UK councils saving millions by using apps -

Councils in the UK are shocking all and sundry by actually saving money instead of wasting it, saving as much as £230 million by using smartphone applications and location-based services instead of more expensive alternatives.

A report by the Local Government Association revealed the surprising savings, all of which are attributed to better use of new technology.

Refuse collection is being made more efficient through the use of GPS, web-mapping and other location-based services. People are using applications on their iPhones to find out when the next bus is arriving and when and where roadworks are going on, fulfilling some council duties through a mobile phone.

Councils also have an interesting new way to report vandalism and fly-tipping: take a photo on your phone and send it in via a vandalism application, saving money on the traditional call centre alternative.

The ability to pay for your parking via your smartphone was also included in the report, and some of these meters are even powered by the sun, saving extra money on electricity costs.

If that were not enough, citizens can even use hygiene rating applications which use GPS tracking to find your location and identify the pub or restaurant you're pointing your phone at before telling you the cleanliness of the place according to council inspections. There's even a 0 rating. We anticipate a lot of places losing business as a result of this.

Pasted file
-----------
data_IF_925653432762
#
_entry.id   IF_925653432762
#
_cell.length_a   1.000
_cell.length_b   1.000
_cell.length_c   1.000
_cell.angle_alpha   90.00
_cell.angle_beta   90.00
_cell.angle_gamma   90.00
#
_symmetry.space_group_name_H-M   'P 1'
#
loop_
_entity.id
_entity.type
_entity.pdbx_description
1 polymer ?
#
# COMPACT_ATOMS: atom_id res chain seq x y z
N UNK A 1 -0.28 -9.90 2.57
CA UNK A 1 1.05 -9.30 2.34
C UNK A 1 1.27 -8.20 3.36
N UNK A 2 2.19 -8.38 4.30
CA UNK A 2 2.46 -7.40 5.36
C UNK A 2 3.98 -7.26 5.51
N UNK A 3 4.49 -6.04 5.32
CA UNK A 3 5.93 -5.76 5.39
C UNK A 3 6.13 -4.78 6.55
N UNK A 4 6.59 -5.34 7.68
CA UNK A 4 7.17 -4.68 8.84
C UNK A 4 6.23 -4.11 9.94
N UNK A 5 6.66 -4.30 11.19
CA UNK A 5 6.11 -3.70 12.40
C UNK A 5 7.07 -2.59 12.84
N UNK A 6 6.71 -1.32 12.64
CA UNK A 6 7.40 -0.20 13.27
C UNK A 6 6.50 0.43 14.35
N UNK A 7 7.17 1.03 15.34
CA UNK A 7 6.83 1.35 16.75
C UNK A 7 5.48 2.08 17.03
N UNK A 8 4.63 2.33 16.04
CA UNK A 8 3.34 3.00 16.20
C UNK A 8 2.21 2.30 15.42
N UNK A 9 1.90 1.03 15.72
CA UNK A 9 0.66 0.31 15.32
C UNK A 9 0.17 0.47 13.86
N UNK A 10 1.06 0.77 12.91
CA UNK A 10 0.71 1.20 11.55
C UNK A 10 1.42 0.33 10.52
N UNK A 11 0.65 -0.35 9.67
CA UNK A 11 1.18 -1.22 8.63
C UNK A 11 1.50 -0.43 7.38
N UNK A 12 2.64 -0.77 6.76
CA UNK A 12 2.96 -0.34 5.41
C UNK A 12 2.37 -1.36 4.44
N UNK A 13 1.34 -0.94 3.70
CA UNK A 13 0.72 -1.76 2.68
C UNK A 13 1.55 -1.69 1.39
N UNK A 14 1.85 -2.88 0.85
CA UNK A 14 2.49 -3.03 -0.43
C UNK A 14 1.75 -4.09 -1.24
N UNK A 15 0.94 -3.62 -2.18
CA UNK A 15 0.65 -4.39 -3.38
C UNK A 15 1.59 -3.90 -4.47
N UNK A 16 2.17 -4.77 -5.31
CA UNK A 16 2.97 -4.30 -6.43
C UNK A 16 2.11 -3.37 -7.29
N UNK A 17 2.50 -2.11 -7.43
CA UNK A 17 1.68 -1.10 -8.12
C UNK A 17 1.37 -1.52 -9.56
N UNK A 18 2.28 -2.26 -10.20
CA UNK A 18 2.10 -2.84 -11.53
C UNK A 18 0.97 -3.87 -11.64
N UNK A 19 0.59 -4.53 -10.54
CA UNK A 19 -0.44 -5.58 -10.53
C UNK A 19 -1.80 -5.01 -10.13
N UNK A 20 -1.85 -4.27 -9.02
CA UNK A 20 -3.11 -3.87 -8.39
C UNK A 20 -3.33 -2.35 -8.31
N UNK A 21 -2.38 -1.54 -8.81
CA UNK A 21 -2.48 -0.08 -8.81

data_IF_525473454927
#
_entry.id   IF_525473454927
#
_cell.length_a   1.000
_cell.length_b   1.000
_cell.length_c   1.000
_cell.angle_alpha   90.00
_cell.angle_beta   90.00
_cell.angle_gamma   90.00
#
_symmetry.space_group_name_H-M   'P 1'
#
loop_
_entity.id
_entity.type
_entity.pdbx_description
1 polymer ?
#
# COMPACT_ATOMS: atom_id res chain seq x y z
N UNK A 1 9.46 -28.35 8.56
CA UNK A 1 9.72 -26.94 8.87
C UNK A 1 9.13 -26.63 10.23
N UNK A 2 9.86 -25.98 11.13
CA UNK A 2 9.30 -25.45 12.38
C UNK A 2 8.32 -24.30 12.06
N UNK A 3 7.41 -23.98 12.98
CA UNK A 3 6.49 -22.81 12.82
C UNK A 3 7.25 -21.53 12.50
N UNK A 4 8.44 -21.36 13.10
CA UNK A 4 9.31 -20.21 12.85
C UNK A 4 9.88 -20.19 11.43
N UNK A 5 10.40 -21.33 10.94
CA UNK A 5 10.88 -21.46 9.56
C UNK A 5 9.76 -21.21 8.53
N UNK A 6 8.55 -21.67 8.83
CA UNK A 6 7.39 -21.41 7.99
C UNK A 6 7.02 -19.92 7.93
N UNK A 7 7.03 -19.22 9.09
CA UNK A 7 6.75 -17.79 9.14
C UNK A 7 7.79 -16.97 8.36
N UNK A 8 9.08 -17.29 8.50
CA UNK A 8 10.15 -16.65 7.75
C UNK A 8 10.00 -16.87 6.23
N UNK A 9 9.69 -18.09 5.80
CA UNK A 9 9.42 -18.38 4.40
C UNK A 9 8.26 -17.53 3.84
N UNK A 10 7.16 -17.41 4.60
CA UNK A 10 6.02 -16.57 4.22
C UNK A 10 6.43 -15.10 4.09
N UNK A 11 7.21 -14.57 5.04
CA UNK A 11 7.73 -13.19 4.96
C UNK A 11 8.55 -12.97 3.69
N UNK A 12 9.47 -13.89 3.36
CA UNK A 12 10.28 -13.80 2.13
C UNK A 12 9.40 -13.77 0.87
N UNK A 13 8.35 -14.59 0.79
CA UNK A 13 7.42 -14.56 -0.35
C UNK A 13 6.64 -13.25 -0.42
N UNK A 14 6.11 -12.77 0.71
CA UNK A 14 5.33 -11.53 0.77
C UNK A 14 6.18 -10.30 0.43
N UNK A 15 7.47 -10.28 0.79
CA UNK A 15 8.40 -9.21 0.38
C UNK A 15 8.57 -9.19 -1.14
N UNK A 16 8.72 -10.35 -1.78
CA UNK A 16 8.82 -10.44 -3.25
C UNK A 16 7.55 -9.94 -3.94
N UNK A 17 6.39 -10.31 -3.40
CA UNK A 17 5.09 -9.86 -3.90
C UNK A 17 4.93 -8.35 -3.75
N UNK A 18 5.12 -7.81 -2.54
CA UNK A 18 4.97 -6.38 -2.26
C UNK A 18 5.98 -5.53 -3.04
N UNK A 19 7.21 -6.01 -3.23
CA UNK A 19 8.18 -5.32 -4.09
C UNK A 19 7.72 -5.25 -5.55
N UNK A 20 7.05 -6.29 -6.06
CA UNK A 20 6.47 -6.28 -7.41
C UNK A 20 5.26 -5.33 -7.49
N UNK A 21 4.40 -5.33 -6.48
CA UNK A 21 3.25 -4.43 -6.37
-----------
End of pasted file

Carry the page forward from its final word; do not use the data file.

Councillor David Parsons, chairman of the Local Government Association’s Improvement Board, said: “Whether it’s bin men working more efficiently, fewer phone calls to inquiry centres or reducing parking ticket machine maintenance costs, making the most of modern technology and data sharing has resulted in huge cash savings across the country. 

“It is estimated such technology and information sharing could potentially save councils up to £372m by 2014/15.”

The problem with this change is that it requires users to have a smartphone that can utilise the apps, which many simply do not currently have. So while it may offer some savings, councils will still need to operate old-fashioned methods to accomodate those who cannot utilise the apps, leading the cynical-minded to question if running two different services might actually cost more money instead of less.

Or are councils just after more iPads?